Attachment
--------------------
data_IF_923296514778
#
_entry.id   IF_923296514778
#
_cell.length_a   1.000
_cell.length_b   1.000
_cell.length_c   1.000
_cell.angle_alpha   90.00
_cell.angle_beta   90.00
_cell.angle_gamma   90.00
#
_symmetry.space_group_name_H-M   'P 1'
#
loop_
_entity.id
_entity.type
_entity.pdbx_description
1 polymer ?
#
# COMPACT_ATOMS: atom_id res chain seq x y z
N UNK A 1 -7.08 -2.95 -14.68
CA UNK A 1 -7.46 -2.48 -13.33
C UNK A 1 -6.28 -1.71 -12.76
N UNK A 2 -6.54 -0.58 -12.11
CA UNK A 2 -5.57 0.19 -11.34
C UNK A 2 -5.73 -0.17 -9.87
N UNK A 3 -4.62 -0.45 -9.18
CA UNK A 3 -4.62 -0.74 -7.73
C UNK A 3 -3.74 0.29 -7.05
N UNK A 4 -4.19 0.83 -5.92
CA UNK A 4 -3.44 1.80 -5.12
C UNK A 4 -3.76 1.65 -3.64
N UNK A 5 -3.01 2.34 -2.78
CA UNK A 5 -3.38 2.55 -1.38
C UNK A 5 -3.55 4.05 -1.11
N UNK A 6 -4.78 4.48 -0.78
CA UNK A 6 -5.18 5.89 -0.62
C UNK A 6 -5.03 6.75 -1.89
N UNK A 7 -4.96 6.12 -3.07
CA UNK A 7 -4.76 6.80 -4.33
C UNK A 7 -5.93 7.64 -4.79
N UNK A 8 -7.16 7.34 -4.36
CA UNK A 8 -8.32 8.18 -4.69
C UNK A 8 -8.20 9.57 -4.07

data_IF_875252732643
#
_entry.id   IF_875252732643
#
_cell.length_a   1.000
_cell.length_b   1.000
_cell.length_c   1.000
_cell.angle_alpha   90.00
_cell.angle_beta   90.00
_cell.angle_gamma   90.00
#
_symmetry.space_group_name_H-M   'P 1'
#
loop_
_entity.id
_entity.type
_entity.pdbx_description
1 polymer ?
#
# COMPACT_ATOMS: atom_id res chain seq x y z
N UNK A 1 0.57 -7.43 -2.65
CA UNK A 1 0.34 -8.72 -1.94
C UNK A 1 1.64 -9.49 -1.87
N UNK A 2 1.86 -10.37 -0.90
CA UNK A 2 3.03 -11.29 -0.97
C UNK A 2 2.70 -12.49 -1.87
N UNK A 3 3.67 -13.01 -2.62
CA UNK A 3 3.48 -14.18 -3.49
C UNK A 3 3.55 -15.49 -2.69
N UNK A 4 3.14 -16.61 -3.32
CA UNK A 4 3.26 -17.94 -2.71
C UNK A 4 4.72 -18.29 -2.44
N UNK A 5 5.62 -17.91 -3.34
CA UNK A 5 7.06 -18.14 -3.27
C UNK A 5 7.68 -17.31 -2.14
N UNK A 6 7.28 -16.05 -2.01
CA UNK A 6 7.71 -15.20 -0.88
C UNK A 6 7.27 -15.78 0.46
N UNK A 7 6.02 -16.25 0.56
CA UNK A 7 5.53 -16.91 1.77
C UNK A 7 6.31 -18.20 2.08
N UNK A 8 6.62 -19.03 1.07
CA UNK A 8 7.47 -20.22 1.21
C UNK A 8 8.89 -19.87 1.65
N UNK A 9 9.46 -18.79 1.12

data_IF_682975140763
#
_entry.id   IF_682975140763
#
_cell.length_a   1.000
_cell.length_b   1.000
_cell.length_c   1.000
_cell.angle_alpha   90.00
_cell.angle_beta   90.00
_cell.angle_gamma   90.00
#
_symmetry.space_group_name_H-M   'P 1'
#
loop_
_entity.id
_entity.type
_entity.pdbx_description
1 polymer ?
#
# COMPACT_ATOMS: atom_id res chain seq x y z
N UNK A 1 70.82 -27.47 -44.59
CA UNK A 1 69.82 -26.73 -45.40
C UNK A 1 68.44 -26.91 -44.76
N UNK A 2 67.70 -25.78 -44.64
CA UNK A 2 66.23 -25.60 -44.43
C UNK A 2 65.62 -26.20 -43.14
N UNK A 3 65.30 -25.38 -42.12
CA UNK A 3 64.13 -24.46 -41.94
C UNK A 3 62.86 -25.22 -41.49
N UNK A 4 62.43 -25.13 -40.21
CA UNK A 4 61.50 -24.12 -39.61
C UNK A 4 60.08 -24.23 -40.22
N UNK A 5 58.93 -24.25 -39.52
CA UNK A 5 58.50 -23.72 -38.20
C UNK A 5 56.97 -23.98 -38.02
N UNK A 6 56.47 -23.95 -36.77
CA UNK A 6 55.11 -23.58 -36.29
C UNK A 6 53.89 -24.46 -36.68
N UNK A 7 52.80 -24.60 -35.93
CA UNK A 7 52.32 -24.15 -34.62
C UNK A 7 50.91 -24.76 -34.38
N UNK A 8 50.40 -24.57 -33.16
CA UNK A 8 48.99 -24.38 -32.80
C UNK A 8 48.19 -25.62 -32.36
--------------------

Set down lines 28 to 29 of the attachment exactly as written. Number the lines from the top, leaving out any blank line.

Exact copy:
CA UNK A 3 -4.62 -0.74 -7.73
C UNK A 3 -3.74 0.29 -7.05